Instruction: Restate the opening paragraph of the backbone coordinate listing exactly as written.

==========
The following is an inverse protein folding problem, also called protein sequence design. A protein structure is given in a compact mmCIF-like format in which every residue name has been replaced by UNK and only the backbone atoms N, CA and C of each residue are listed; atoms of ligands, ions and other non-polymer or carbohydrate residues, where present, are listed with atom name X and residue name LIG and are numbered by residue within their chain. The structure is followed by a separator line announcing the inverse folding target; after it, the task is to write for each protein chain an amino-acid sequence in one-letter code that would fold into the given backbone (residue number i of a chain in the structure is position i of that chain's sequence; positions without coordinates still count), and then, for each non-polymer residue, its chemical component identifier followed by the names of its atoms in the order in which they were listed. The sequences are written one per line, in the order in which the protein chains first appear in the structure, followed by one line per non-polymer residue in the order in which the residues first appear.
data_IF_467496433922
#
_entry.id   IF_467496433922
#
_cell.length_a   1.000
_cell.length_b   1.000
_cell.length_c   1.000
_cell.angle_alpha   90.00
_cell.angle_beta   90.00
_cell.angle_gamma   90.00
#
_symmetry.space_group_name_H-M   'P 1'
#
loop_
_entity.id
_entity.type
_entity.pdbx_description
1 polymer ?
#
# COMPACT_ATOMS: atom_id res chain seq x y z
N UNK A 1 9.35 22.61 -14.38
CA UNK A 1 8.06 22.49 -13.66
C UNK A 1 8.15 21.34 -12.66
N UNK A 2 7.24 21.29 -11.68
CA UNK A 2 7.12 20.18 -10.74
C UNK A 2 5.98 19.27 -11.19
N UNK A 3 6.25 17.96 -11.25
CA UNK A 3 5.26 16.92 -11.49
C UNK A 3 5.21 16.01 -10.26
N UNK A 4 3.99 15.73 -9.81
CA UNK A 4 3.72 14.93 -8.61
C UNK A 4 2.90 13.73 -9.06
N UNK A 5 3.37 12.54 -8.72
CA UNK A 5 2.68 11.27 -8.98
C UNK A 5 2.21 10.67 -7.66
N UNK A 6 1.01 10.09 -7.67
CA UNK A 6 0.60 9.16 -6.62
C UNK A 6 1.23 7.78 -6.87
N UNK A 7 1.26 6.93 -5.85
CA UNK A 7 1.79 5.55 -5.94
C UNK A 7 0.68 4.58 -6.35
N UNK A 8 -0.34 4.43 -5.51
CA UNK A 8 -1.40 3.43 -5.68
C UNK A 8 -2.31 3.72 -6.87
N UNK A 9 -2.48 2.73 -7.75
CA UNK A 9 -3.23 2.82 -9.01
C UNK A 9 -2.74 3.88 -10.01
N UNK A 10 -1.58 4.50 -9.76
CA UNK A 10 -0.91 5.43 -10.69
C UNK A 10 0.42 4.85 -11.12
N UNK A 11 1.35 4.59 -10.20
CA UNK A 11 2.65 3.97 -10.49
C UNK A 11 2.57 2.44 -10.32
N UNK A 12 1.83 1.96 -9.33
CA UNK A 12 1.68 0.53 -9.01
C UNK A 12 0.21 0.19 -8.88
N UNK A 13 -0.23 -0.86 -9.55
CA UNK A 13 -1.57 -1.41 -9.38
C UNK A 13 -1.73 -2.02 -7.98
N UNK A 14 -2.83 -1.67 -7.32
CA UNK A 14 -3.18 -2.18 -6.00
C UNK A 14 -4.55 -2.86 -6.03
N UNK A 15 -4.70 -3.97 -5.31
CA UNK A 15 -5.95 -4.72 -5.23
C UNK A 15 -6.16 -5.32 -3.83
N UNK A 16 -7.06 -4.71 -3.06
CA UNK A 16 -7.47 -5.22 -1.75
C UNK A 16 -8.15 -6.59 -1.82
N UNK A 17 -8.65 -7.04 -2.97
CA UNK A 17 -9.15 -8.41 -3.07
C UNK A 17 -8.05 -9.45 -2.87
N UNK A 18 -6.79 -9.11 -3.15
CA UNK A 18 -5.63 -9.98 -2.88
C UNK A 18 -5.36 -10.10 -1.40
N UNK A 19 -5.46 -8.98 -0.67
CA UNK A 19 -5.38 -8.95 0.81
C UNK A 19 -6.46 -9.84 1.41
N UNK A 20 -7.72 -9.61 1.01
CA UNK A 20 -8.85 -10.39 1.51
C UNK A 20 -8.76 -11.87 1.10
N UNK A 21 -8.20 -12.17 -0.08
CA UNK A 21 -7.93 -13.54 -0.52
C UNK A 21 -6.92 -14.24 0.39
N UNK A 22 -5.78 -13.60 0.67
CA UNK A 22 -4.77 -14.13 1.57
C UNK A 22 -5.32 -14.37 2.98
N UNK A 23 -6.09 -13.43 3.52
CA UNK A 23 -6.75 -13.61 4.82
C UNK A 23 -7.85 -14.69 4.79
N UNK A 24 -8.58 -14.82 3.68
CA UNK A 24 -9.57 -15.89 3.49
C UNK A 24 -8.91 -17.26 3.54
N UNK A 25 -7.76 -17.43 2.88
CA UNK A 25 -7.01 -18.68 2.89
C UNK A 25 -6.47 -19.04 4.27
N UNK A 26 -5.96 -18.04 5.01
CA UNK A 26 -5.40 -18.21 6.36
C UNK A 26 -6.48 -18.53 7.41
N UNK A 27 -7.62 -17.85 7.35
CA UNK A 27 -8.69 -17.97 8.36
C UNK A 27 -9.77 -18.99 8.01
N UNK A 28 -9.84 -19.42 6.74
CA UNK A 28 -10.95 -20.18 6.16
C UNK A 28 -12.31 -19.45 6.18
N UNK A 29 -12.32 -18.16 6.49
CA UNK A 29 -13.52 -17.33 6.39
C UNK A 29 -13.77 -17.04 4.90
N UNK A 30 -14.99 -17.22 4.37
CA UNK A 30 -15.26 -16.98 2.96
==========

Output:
The following is an inverse protein folding problem, also called protein sequence design. A protein structure is given in a compact mmCIF-like format in which every residue name has been replaced by UNK and only the backbone atoms N, CA and C of each residue are listed; atoms of ligands, ions and other non-polymer or carbohydrate residues, where present, are listed with atom name X and residue name LIG and are numbered by residue within their chain. The structure is followed by a separator line announcing the inverse folding target; after it, the task is to write for each protein chain an amino-acid sequence in one-letter code that would fold into the given backbone (residue number i of a chain in the structure is position i of that chain's sequence; positions without coordinates still count), and then, for each non-polymer residue, its chemical component identifier followed by the names of its atoms in the order in which they were listed. The sequences are written one per line, in the order in which the protein chains first appear in the structure, followed by one line per non-polymer residue in the order in which the residues first appear.